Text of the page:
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Typically, there are two very differentiating sides to Japan. The historical, peaceful, and cultured side where Buddhist temples, gardens and forests force you to slow down and take in the nature and artistic scenery; and the fast paced, bright lights, mania of the modern city. Whilst Osaka does offer the former, with the famously stunning Osaka Castle for instance, the latter is where the city’s pulse is at. Maybe store your cultured visits for during the day but at night is the time to indulge in the youth culture of shopping, eating, and drinking.
The heart of Osaka is Dotonbori Street and the Namba District. Dotonbori is a famous street lined with neon lit shops and restaurants with a canal running straight through it. It’s a buzzing place at night, with many tourists crawling the streets, taking photos on the famous Ebisu Bridge, and boats sailing up and down the canal.
The canal actually runs from Dotonboribashi Bridge to Nipponbashi Bridge in the Namba District and boat rides to and from are available and offer a kaleidoscopic, luminous tour of this bustling area. From here, you can explore within or tread your way further afield to discover more of this dynamic city.
Here is an easy and simple guide on where to shop, eat and drink in the zestful city of Osaka.
As the third largest city in Japan, Osaka still hosts an energetic, city-like atmosphere but at a discounted price of Kyoto and Tokyo! Save all your pennies for the shopping here as this city offers cheaper souvenirs, amazing vintage finds and all the Japanese high-street and designer shops you need -
Tenjinbashi-suji shopping street is the longest shopping street in Japan. Packed with hundreds of shops, from high-street to vintage. In this street you can find exclusive shops such as AE-SOP - a quirky vintage clothing store for women, stocked with vintage postcards and posters. Another one of my favourite discoveries is Simple House Lettuce, a flagship interior design store, featuring Scandi inspired homeware that you won’t find anywhere else. Finally, Tengyu Bookstore Tenjinbashi is one bookstore that you must pop into – selling hand drawn maps, vintage magazines and 80’s travel guides.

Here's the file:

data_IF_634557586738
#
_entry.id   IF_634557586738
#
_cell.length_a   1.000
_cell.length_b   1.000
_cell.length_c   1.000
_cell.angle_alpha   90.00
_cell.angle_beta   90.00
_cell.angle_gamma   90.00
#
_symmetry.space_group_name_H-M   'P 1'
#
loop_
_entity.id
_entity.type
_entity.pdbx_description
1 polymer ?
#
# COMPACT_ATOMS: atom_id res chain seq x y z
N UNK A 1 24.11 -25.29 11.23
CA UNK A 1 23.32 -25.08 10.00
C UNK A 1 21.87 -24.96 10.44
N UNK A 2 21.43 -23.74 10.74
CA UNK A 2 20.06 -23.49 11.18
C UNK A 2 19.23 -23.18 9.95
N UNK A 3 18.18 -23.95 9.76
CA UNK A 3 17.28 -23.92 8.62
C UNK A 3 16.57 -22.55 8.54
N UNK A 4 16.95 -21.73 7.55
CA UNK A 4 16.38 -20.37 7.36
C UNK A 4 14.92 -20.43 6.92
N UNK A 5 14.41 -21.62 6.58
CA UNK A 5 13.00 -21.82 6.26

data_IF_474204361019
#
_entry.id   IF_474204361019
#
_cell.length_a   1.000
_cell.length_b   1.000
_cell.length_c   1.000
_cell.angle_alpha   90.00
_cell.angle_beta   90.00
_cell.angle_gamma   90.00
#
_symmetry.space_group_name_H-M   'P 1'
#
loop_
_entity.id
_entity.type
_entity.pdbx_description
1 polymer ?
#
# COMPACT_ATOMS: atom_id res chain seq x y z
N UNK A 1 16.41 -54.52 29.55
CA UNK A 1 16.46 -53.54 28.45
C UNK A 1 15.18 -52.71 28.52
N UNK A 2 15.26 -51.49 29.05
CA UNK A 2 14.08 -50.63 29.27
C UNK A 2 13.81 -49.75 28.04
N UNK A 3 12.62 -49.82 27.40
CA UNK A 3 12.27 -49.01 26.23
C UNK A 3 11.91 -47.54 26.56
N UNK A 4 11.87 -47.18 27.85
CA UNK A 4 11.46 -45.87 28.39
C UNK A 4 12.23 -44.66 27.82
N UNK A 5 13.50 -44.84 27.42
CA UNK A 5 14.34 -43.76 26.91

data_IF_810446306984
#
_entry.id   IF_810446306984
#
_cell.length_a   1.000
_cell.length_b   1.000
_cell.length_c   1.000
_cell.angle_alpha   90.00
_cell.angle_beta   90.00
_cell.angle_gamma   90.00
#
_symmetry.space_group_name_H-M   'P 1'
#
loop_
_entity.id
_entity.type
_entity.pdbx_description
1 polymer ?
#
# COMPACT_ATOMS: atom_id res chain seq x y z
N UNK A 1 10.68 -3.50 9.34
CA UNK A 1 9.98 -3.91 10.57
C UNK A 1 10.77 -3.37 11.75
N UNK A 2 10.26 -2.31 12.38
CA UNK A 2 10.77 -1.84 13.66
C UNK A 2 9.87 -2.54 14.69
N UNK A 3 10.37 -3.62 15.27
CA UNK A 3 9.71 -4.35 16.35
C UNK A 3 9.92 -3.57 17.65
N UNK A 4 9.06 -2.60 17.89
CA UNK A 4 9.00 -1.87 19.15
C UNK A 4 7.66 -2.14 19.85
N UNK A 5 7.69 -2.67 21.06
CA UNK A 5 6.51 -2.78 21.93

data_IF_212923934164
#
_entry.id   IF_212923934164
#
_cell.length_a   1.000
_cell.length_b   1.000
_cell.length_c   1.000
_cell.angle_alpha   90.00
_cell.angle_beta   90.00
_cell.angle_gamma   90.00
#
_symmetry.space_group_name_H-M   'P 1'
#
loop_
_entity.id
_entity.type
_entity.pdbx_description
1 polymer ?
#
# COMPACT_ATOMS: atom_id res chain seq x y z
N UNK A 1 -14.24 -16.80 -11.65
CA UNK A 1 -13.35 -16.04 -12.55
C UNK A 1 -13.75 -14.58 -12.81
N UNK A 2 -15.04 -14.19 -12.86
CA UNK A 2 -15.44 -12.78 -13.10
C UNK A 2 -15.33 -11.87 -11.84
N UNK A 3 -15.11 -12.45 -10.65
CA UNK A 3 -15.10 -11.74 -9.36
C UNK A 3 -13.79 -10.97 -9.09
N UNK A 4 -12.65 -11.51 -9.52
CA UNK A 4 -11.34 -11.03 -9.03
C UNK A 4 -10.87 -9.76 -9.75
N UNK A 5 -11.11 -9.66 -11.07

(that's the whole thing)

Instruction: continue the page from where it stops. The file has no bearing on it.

If Tenjinbashi-suji wasn’t quite enough, Shinsaibashi Shotengai is essentially Tenjinbashi-suji’s younger sibling. This street is a lengthy 600 metres long and hosts many tax-free retailers for some discounted bargains and many other independent shops as well.
Last but not least, Shinsekai is a charming, retro shopping street where the exterior design has been caught in the 80’s. It is well known for being a little behind in comparison to the modern, Japanese highstreets but the retro neon lights bring a unique charm and it is certainly not seen as a bad thing. Shinseki is a unique photo opportunity. It feels as if you have walked into a time capsule of 80’s Japan, plus there are plenty of stores to browse down here too.
Osaka is well known for being the ‘country's kitchen’. In fact, Osaka residents have managed to make a name for themselves – kuidaore. Which actually means to eat yourself broke but is highly associated with Osaka as the food here is, in essence, the soul food of Japan. Here are the top foodie must-haves of Osaka and where to eat them -
Takoyaki is a ball shaped snack made from minced Octopus, tempura, green onions and pickled ginger coated in a wheat based batter. It is a classic Osaka snack and was actually invented in a restaurant that still stands - Aizuya. Take a visit here, or if you’re in Dotonbori and you’re wondering why everyone is queuing up outside a stall with a huge octopus on top, that would be Kukuru which is famously well known for their tasty Takoyaki.
Okonomiyaki is a savoury pancake made from eggs, flour, grated yam and shredded cabbage. You’re free to add whatever you like, have it be squid, shrimp, cheese, tomato...anything! Okaru is the quirkiest place to go for a good Okonomiyaki as the chef will serve you your dish and draw a character with mayonnaise on top of it, such as Snoopy or Mickey Mouse!